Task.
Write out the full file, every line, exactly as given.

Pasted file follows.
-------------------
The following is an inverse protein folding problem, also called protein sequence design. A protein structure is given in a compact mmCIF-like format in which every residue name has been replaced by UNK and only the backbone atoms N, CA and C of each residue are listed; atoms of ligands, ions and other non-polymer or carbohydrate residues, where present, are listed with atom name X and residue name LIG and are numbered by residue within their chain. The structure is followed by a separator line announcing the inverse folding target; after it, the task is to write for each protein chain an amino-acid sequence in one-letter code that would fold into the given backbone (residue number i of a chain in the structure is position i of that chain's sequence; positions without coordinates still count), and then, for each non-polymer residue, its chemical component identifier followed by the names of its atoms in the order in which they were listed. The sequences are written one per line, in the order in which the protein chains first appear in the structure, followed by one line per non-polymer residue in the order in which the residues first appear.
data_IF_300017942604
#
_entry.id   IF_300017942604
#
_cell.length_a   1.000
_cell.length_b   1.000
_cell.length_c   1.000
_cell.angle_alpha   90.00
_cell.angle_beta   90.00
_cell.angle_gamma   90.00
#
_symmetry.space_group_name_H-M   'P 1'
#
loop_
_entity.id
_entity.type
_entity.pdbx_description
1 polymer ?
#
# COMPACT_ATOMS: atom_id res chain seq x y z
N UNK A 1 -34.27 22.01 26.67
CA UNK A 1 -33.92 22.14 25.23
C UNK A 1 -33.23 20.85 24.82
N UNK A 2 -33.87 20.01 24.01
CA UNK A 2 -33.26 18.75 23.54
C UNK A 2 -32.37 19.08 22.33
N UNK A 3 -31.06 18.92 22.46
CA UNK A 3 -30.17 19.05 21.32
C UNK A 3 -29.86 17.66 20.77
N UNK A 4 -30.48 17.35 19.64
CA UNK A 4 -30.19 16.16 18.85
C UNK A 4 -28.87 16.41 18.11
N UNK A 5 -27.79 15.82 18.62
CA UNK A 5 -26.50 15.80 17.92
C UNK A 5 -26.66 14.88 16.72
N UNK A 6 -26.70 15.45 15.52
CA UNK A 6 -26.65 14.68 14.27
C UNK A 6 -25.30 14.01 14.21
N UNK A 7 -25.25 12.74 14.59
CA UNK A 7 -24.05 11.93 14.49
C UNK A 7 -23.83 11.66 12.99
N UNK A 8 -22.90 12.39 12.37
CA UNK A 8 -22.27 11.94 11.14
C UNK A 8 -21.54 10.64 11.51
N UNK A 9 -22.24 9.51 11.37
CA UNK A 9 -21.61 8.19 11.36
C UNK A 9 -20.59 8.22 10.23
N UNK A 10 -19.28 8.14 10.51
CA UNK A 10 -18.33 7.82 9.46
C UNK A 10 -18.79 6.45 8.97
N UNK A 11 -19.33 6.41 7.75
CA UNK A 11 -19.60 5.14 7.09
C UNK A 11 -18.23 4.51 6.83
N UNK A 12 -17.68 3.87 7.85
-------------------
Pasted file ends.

The following is an inverse protein folding problem, also called protein sequence design. A protein structure is given in a compact mmCIF-like format in which every residue name has been replaced by UNK and only the backbone atoms N, CA and C of each residue are listed; atoms of ligands, ions and other non-polymer or carbohydrate residues, where present, are listed with atom name X and residue name LIG and are numbered by residue within their chain. The structure is followed by a separator line announcing the inverse folding target; after it, the task is to write for each protein chain an amino-acid sequence in one-letter code that would fold into the given backbone (residue number i of a chain in the structure is position i of that chain's sequence; positions without coordinates still count), and then, for each non-polymer residue, its chemical component identifier followed by the names of its atoms in the order in which they were listed. The sequences are written one per line, in the order in which the protein chains first appear in the structure, followed by one line per non-polymer residue in the order in which the residues first appear.
data_IF_300017942604
#
_entry.id   IF_300017942604
#
_cell.length_a   1.000
_cell.length_b   1.000
_cell.length_c   1.000
_cell.angle_alpha   90.00
_cell.angle_beta   90.00
_cell.angle_gamma   90.00
#
_symmetry.space_group_name_H-M   'P 1'
#
loop_
_entity.id
_entity.type
_entity.pdbx_description
1 polymer ?
#
# COMPACT_ATOMS: atom_id res chain seq x y z
N UNK A 1 -34.27 22.01 26.67
CA UNK A 1 -33.92 22.14 25.23
C UNK A 1 -33.23 20.85 24.82
N UNK A 2 -33.87 20.01 24.01
CA UNK A 2 -33.26 18.75 23.54
C UNK A 2 -32.37 19.08 22.33
N UNK A 3 -31.06 18.92 22.46
CA UNK A 3 -30.17 19.05 21.32
C UNK A 3 -29.86 17.66 20.77
N UNK A 4 -30.48 17.35 19.64
CA UNK A 4 -30.19 16.16 18.85
C UNK A 4 -28.87 16.41 18.11
N UNK A 5 -27.79 15.82 18.62
CA UNK A 5 -26.50 15.80 17.92
C UNK A 5 -26.66 14.88 16.72
N UNK A 6 -26.70 15.45 15.52
CA UNK A 6 -26.65 14.68 14.27
C UNK A 6 -25.30 14.01 14.21
N UNK A 7 -25.25 12.74 14.59
CA UNK A 7 -24.05 11.93 14.49
C UNK A 7 -23.83 11.66 12.99
N UNK A 8 -22.90 12.39 12.37
CA UNK A 8 -22.27 11.94 11.14
C UNK A 8 -21.54 10.64 11.51
N UNK A 9 -22.24 9.51 11.37
CA UNK A 9 -21.61 8.19 11.36
C UNK A 9 -20.59 8.22 10.23
N UNK A 10 -19.28 8.14 10.51
CA UNK A 10 -18.33 7.82 9.46
C UNK A 10 -18.79 6.45 8.97
N UNK A 11 -19.33 6.41 7.75
CA UNK A 11 -19.60 5.14 7.09
C UNK A 11 -18.23 4.51 6.83
N UNK A 12 -17.68 3.87 7.85